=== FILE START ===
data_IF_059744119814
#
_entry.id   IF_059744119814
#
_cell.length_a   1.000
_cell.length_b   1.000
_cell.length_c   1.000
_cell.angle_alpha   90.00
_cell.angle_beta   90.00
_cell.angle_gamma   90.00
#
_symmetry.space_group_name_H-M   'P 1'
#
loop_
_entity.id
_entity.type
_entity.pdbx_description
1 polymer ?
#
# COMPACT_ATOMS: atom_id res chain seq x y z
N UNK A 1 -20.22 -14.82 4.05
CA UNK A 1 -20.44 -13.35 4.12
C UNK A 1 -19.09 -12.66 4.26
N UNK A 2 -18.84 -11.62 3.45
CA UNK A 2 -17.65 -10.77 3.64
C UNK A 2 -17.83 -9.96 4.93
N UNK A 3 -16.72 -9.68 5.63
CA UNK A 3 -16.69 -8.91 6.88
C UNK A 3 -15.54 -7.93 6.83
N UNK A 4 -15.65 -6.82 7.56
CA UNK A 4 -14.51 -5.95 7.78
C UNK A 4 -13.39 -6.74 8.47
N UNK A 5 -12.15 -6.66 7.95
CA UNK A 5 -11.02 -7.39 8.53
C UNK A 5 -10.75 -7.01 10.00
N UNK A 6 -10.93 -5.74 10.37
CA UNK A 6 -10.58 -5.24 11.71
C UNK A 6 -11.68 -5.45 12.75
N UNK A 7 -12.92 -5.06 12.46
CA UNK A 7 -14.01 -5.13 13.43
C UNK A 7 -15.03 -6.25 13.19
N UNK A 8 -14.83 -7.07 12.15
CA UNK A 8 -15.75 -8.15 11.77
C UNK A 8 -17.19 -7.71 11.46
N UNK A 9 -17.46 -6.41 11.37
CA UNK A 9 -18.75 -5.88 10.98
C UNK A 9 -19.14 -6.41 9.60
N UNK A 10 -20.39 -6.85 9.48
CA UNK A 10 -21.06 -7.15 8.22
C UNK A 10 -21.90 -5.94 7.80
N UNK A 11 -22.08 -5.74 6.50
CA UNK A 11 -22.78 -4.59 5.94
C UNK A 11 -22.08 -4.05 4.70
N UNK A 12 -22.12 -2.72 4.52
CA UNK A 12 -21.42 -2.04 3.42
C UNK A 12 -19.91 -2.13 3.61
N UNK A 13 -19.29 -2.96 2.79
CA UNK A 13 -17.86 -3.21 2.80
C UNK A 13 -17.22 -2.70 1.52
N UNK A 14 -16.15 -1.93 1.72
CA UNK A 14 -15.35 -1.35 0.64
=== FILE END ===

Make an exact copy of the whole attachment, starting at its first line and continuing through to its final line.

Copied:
data_IF_059744119814
#
_entry.id   IF_059744119814
#
_cell.length_a   1.000
_cell.length_b   1.000
_cell.length_c   1.000
_cell.angle_alpha   90.00
_cell.angle_beta   90.00
_cell.angle_gamma   90.00
#
_symmetry.space_group_name_H-M   'P 1'
#
loop_
_entity.id
_entity.type
_entity.pdbx_description
1 polymer ?
#
# COMPACT_ATOMS: atom_id res chain seq x y z
N UNK A 1 -20.22 -14.82 4.05
CA UNK A 1 -20.44 -13.35 4.12
C UNK A 1 -19.09 -12.66 4.26
N UNK A 2 -18.84 -11.62 3.45
CA UNK A 2 -17.65 -10.77 3.64
C UNK A 2 -17.83 -9.96 4.93
N UNK A 3 -16.72 -9.68 5.63
CA UNK A 3 -16.69 -8.91 6.88
C UNK A 3 -15.54 -7.93 6.83
N UNK A 4 -15.65 -6.82 7.56
CA UNK A 4 -14.51 -5.95 7.78
C UNK A 4 -13.39 -6.74 8.47
N UNK A 5 -12.15 -6.66 7.95
CA UNK A 5 -11.02 -7.39 8.53
C UNK A 5 -10.75 -7.01 10.00
N UNK A 6 -10.93 -5.74 10.37
CA UNK A 6 -10.58 -5.24 11.71
C UNK A 6 -11.68 -5.45 12.75
N UNK A 7 -12.92 -5.06 12.46
CA UNK A 7 -14.01 -5.13 13.43
C UNK A 7 -15.03 -6.25 13.19
N UNK A 8 -14.83 -7.07 12.15
CA UNK A 8 -15.75 -8.15 11.77
C UNK A 8 -17.19 -7.71 11.46
N UNK A 9 -17.46 -6.41 11.37
CA UNK A 9 -18.75 -5.88 10.98
C UNK A 9 -19.14 -6.41 9.60
N UNK A 10 -20.39 -6.85 9.48
CA UNK A 10 -21.06 -7.15 8.22
C UNK A 10 -21.90 -5.94 7.80
N UNK A 11 -22.08 -5.74 6.50
CA UNK A 11 -22.78 -4.59 5.94
C UNK A 11 -22.08 -4.05 4.70
N UNK A 12 -22.12 -2.72 4.52
CA UNK A 12 -21.42 -2.04 3.42
C UNK A 12 -19.91 -2.13 3.61
N UNK A 13 -19.29 -2.96 2.79
CA UNK A 13 -17.86 -3.21 2.80
C UNK A 13 -17.22 -2.70 1.52
N UNK A 14 -16.15 -1.93 1.72
CA UNK A 14 -15.35 -1.35 0.64